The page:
GfK Account Executive Robyn Tovey looks at the performance of the wider market over the Christmas period.
The total IT retail market, as tracked by GfK, was in year-on-year growth in November 2012 by 16 per cent and 22 per cent in volume and value respectively.
Once again this growth is driven by media tablets. Following a year-on-year value growth of 170 per cent in November 2012, media tablets now account for 48 per cent of the value share of the IT market. In the run up to Christmas, November 2012 saw media tablet sales double from the previous month, bringing them to more than double that of desktop computers and notebooks combined.
The growth of media tablets has been largely driven by smaller devices. Seven-inch media tablets make up over 40 per cent of total media tablet sales in November 2012, compared to 17 per cent in November 2011.
The increasing popularity of seven- inch media tablets is at least partially attributable to the competitive pricing of these devices.
The average selling price has seen a decline of 30 per cent compared to last November, whereas the average selling price of ten-inch models only declined by eight per cent year-on-year. The price decrease comes as no surprise though when you consider that 70 per cent more brands are competing in this market in 2012. This price decrease has potentially made purchasing a tablet more viable for many consumers who were otherwise unwilling to make such an investment, given the current economic climate.
Notebooks and desktop computers, on the other hand, are not boasting a similar sales spike in the run up to Christmas. Notebooks sales dropped by 14 per cent in November 2012 compared to the corresponding month of 2011. Following the 26 per cent year- on-year decline, November 2012 saw the lowest amount of desktop computers sold this millennium. Most notably, the all-in-one desktop computer experienced a 42 per cent year-on-year decline despite reaching an all-time low average selling price in recent months. While media tablets may not pose a direct threat to desktop computer sales, there is overlap within the mobile computing market between media tablets and notebooks. With a 45 per cent year-on-year growth of wireless keying devices, it appears that media tablets are being used to complete computing tasks that were once a task for the notebook.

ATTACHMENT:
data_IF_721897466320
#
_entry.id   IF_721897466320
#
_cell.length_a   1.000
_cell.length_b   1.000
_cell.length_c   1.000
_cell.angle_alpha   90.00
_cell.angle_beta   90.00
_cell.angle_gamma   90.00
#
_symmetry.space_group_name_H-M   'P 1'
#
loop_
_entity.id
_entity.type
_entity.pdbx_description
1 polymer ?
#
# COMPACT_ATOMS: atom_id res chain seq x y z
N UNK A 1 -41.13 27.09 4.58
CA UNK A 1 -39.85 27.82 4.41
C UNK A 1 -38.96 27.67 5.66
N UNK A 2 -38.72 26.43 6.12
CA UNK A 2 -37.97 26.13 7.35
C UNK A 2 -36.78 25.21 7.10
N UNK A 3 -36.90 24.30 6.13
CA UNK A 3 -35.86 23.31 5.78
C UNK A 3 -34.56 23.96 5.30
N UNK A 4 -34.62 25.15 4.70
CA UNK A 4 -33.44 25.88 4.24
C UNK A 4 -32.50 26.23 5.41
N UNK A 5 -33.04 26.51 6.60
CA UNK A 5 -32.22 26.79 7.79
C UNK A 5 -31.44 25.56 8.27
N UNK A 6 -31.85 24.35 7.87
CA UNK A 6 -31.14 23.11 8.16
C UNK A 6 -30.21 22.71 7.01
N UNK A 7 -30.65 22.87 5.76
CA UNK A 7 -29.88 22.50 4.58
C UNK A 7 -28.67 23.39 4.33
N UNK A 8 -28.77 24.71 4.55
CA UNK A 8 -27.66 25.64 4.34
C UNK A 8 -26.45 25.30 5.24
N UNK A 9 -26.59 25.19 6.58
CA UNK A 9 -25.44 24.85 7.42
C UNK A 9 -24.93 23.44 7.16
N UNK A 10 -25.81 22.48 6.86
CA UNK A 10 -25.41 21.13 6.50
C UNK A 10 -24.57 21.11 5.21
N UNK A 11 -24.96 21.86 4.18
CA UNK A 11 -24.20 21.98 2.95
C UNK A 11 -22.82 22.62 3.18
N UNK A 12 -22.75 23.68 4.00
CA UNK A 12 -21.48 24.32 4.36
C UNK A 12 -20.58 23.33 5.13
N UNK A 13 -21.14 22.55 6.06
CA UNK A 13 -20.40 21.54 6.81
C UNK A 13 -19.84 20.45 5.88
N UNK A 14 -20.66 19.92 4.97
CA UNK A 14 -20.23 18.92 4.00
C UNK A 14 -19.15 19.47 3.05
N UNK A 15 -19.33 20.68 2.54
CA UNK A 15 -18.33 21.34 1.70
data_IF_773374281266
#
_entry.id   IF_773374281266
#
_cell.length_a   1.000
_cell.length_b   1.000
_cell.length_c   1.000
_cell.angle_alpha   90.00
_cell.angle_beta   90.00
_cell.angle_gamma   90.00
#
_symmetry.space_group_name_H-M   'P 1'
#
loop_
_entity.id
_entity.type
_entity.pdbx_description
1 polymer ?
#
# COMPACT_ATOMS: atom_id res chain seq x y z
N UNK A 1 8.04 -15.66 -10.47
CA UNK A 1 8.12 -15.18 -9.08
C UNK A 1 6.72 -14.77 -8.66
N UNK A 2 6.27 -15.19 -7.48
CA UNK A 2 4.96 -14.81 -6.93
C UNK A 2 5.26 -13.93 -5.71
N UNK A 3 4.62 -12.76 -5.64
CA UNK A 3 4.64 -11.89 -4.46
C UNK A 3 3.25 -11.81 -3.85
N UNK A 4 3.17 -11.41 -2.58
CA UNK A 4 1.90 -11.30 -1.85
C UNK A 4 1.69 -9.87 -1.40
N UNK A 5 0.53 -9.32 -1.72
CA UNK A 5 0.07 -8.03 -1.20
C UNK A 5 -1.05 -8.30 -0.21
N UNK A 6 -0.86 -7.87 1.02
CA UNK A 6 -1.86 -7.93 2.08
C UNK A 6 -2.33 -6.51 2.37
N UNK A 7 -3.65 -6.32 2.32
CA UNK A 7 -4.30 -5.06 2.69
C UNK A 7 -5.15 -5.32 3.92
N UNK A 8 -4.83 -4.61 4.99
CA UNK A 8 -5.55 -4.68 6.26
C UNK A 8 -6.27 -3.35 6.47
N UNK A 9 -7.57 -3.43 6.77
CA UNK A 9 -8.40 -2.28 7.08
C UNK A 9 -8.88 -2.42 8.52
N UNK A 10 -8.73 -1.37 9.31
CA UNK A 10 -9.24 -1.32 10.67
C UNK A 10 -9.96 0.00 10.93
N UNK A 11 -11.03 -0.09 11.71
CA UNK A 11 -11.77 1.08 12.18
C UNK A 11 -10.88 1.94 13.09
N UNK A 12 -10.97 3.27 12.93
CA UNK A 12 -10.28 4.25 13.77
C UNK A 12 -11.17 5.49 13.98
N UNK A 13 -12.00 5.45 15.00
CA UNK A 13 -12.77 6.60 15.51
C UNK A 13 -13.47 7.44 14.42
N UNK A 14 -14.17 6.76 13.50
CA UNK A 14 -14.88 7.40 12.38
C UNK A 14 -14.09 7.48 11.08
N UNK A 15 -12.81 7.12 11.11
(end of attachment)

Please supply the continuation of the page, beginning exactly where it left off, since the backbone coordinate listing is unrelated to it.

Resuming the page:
E-readers also declined year-on-year by 24 per cent in November 2012. However, this decline is somewhat misleading. Sales are actually up 29 per cent from October 2012. It is the failure to replicate the considerable spike achieved in the run up to Christmas in 2011 that accounts for the year-on-year decline of e-reader sales. This could be a case of 7-inch media tablets trumping e-readers on Christmas wish lists this year as a result of their competitive pricing and multi- functionality.
The shift towards media tablets has had ramifications on other sectors of the IT market. For instance, media tablets facilitate app-based software as opposed to boxed software. Consequently, boxed software sales have consistently declined in every month of 2012 in comparison to 2011. With the considerable spike in media tablet sales, we may also see sales spikes in media tablet accessories, such as cases and other peripherals.